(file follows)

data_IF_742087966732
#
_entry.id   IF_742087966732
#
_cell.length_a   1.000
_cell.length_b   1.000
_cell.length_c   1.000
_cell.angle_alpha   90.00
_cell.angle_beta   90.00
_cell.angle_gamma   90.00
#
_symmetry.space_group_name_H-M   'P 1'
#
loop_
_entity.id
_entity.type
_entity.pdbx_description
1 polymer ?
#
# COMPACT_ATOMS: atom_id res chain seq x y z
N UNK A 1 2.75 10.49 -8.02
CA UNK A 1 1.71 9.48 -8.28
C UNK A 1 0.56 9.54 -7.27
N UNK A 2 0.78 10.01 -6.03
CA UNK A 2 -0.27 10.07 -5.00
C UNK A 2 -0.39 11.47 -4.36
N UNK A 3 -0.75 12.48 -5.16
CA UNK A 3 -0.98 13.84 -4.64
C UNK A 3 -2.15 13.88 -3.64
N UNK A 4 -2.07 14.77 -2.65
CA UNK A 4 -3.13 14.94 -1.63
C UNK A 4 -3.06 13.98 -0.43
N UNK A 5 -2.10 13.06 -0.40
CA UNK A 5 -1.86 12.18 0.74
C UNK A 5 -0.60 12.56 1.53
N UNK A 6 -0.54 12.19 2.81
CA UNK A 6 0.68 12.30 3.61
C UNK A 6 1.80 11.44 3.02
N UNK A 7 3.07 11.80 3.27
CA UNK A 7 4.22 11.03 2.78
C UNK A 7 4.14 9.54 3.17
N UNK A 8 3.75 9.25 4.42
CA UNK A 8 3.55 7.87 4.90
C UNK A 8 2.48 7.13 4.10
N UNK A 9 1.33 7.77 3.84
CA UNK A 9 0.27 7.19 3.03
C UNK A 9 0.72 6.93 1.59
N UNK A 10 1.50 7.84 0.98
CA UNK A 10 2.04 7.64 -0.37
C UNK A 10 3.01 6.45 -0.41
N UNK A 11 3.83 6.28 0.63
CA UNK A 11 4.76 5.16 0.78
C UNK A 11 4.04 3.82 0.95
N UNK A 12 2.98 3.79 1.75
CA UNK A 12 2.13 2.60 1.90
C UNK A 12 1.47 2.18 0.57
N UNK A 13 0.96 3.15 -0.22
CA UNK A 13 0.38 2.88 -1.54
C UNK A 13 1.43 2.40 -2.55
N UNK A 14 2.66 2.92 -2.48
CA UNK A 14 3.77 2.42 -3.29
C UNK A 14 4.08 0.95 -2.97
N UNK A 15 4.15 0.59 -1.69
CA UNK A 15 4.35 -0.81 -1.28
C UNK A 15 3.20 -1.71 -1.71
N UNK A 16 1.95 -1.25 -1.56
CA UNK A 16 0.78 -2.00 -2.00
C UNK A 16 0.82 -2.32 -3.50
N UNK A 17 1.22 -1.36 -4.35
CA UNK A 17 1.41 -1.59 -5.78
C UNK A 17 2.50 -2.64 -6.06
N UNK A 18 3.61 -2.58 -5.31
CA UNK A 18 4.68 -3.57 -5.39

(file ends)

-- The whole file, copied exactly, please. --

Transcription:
data_IF_742087966732
#
_entry.id   IF_742087966732
#
_cell.length_a   1.000
_cell.length_b   1.000
_cell.length_c   1.000
_cell.angle_alpha   90.00
_cell.angle_beta   90.00
_cell.angle_gamma   90.00
#
_symmetry.space_group_name_H-M   'P 1'
#
loop_
_entity.id
_entity.type
_entity.pdbx_description
1 polymer ?
#
# COMPACT_ATOMS: atom_id res chain seq x y z
N UNK A 1 2.75 10.49 -8.02
CA UNK A 1 1.71 9.48 -8.28
C UNK A 1 0.56 9.54 -7.27
N UNK A 2 0.78 10.01 -6.03
CA UNK A 2 -0.27 10.07 -5.00
C UNK A 2 -0.39 11.47 -4.36
N UNK A 3 -0.75 12.48 -5.16
CA UNK A 3 -0.98 13.84 -4.64
C UNK A 3 -2.15 13.88 -3.64
N UNK A 4 -2.07 14.77 -2.65
CA UNK A 4 -3.13 14.94 -1.63
C UNK A 4 -3.06 13.98 -0.43
N UNK A 5 -2.10 13.06 -0.40
CA UNK A 5 -1.86 12.18 0.74
C UNK A 5 -0.60 12.56 1.53
N UNK A 6 -0.54 12.19 2.81
CA UNK A 6 0.68 12.30 3.61
C UNK A 6 1.80 11.44 3.02
N UNK A 7 3.07 11.80 3.27
CA UNK A 7 4.22 11.03 2.78
C UNK A 7 4.14 9.54 3.17
N UNK A 8 3.75 9.25 4.42
CA UNK A 8 3.55 7.87 4.90
C UNK A 8 2.48 7.13 4.10
N UNK A 9 1.33 7.77 3.84
CA UNK A 9 0.27 7.19 3.03
C UNK A 9 0.72 6.93 1.59
N UNK A 10 1.50 7.84 0.98
CA UNK A 10 2.04 7.64 -0.37
C UNK A 10 3.01 6.45 -0.41
N UNK A 11 3.83 6.28 0.63
CA UNK A 11 4.76 5.16 0.78
C UNK A 11 4.04 3.82 0.95
N UNK A 12 2.98 3.79 1.75
CA UNK A 12 2.13 2.60 1.90
C UNK A 12 1.47 2.18 0.57
N UNK A 13 0.96 3.15 -0.22
CA UNK A 13 0.38 2.88 -1.54
C UNK A 13 1.43 2.40 -2.55
N UNK A 14 2.66 2.92 -2.48
CA UNK A 14 3.77 2.42 -3.29
C UNK A 14 4.08 0.95 -2.97
N UNK A 15 4.15 0.59 -1.69
CA UNK A 15 4.35 -0.81 -1.28
C UNK A 15 3.20 -1.71 -1.71
N UNK A 16 1.95 -1.25 -1.56
CA UNK A 16 0.78 -2.00 -2.00
C UNK A 16 0.82 -2.32 -3.50
N UNK A 17 1.22 -1.36 -4.35
CA UNK A 17 1.41 -1.59 -5.78
C UNK A 17 2.50 -2.64 -6.06
N UNK A 18 3.61 -2.58 -5.31
CA UNK A 18 4.68 -3.57 -5.39